In the preamble to the final rule, DHS clarifies that the I-9 verification in Step 3 does not include verifying the SSN with SSA, because the mismatch will still occur. DHS also cautions employers not to administer the I-9 verification on a discriminatory basis and not to “mistakenly terminate employment for citizens and authorized aliens.” The regulation expressly prohibits employers from inferring unauthorized status from an employee’s “foreign appearance or accent.”
Termination of employment is not expressly addressed in the final rule. The preamble provides that, if an employer follows the safe harbor process and successfully verifies the employee’s identity and work authorization, then “even if the employee is in fact not authorized to work in the United States, the employer will not be considered to have constructive knowledge of that fact based on receipt of the no-match letter.” However, DHS provides no safe harbor if the employer acquires actual knowledge of an employee’s unauthorized status or constructive knowledge based on facts not addressed in the rule. Furthermore, if an employer completes the safe harbor process but cannot verify the employee’s identity and work authorization, then it must choose between terminating the employee or taking the risk that DHS may find that the company had constructive knowledge that it was continuing to employ an unauthorized alien.
The Administration has indicated that SSA will begin sending out no-match letters based on 2006 W-2s on a staggered basis over the next several months. The latest SSA no-match letters are expected to include a letter from DHS explaining the new rule and the steps that recipient employers should take.
The new rule is just the first in a series of initiatives by the Administration to step up enforcement of existing immigration laws, following the latest breakdown of efforts to pass comprehensive immigration reforms in Congress. The Administration has also announced its intent to:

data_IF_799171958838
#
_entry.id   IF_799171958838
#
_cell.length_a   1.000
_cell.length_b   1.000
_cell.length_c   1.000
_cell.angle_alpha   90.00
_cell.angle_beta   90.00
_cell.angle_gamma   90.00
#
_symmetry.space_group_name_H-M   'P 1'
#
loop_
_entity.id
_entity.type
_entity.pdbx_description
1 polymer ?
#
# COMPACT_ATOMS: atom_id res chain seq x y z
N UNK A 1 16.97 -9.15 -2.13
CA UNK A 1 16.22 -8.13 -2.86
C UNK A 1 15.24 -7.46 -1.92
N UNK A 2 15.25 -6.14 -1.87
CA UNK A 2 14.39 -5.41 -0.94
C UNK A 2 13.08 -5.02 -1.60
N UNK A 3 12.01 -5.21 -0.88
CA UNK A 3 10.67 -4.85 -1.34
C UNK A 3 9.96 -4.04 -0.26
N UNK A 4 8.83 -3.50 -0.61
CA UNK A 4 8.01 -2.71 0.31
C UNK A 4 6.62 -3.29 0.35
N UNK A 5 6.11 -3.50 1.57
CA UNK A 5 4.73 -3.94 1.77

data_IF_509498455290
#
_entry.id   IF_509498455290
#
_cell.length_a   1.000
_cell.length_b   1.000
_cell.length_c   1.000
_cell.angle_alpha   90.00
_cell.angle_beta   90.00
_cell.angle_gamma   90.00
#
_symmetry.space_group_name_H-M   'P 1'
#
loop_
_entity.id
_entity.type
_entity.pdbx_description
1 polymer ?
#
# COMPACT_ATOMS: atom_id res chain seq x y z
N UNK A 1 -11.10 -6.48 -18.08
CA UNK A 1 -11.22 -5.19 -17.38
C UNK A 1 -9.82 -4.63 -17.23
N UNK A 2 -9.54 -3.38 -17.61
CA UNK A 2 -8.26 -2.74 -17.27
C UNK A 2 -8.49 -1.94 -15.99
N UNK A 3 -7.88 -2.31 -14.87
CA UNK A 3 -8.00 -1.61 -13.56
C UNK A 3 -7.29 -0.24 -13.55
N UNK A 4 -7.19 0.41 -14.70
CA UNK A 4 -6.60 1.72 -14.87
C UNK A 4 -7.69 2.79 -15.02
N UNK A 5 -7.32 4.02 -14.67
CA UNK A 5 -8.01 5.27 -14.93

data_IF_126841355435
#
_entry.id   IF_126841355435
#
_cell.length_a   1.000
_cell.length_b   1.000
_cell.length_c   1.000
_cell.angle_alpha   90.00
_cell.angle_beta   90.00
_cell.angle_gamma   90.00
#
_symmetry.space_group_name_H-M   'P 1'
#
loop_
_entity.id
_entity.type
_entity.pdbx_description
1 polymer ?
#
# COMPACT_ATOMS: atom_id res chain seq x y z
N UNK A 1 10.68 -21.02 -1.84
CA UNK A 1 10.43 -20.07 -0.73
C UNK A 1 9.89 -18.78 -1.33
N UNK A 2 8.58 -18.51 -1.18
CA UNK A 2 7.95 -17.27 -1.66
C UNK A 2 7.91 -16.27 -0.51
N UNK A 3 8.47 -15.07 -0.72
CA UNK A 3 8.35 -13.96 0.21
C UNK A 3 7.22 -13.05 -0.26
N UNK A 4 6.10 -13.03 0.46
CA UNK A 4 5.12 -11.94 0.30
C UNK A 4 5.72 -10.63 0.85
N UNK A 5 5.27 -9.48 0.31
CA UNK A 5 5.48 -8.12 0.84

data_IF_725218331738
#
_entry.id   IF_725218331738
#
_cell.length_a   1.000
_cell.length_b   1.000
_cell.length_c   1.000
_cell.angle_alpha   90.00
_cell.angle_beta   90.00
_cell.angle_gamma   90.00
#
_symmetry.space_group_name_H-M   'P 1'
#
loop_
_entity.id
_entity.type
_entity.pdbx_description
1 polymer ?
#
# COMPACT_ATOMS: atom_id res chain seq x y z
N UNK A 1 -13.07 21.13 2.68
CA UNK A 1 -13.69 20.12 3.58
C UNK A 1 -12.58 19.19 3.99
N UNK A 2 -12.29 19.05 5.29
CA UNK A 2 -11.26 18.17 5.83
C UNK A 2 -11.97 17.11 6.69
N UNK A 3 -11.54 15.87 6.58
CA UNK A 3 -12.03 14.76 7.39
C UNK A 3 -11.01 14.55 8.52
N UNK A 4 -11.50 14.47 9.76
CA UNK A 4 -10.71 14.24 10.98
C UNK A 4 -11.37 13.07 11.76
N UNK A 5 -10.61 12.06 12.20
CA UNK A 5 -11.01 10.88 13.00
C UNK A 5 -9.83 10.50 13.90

- Publish a regulation reducing the number of acceptable documents for I-9 verification of employment eligibility;
- Increase civil fines on employers of unauthorized workers;
- Continue criminal investigations against employers believed to knowingly hire unauthorized workers;
- Change the Basic Pilot Program (which is being re-branded as E-Verify) and increase its use and usefulness; and
- Commence formal rulemaking on a rule requiring all federal contractors to use E-Verify.
For more information on these initiatives, click here. For AGC’s reaction, click here.
AGC members are advised to take a proactive approach to reduce their risk of noncompliance and of labor shortages. In addition to following the safe harbor procedures set forth in the new rule, employers should consider taking the following actions:
- Establish a chain-of-command and train HR and other hiring personnel in how to conduct the I-9 process, how to respond to no-match letters, and how to deal with a jobsite visit from the Immigration and Customs Enforcement division of DHS.
- Conduct an internal audit of I-9 forms and consider hiring an outside expert, such as an immigration attorney, to audit a random sample. Correct any errors found before the government finds them.
- Register for SSNVS and begin using it for new hires. If your firm has a significant history of mismatches, then consider using SSNVS to verify the SSNs of your entire workforce.
- Include in your employee handbook a policy regarding your company’s commitment to employing only workers who are authorized to work in the U.S. and whose SSNs and names match government records. Apply and follow the policy on a uniform, nondiscriminatory basis.
- Adopt clauses in contracts with subcontractors, staffing companies, and other service providers furnishing workers on your jobsites by which the latter (a) certify that they are in compliance with immigration laws, (b) promise to conduct periodic self-audits of I-9s, and (c) agree to indemnify you if you are found liable for employing an unauthorized worker that they have provided.
- Establish a recruitment plan in preparation for the possible need to replace workers who abandon their jobs or are terminated during the safe harbor process. AGC’s Model Recruitment & Hiring Program and online Recruitment Center may be of assistance.
On September 20, AGC will conduct its second in a series of audio conferences on immigration law compliance. Details will be posted on the AGC web site when available. For information on all upcoming AGC audio conferences and recordings of past audio conferences, click here.